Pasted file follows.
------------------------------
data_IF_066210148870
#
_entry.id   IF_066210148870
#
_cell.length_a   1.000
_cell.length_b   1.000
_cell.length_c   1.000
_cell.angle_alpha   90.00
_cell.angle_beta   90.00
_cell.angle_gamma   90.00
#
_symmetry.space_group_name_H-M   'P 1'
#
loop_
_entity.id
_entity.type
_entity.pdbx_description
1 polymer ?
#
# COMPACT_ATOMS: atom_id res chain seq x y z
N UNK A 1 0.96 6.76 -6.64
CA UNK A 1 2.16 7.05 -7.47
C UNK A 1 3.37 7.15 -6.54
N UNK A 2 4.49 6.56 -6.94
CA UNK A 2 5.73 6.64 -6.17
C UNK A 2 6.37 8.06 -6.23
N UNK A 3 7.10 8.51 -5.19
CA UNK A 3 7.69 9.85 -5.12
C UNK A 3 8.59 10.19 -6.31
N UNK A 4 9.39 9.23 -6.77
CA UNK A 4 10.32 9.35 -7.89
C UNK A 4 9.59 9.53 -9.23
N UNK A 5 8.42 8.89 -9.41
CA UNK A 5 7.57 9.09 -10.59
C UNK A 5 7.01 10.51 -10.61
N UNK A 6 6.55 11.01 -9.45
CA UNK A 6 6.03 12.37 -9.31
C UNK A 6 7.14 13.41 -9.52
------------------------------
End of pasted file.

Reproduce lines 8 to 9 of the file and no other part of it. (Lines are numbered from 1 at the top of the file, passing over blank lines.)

_cell.angle_alpha   90.00
_cell.angle_beta   90.00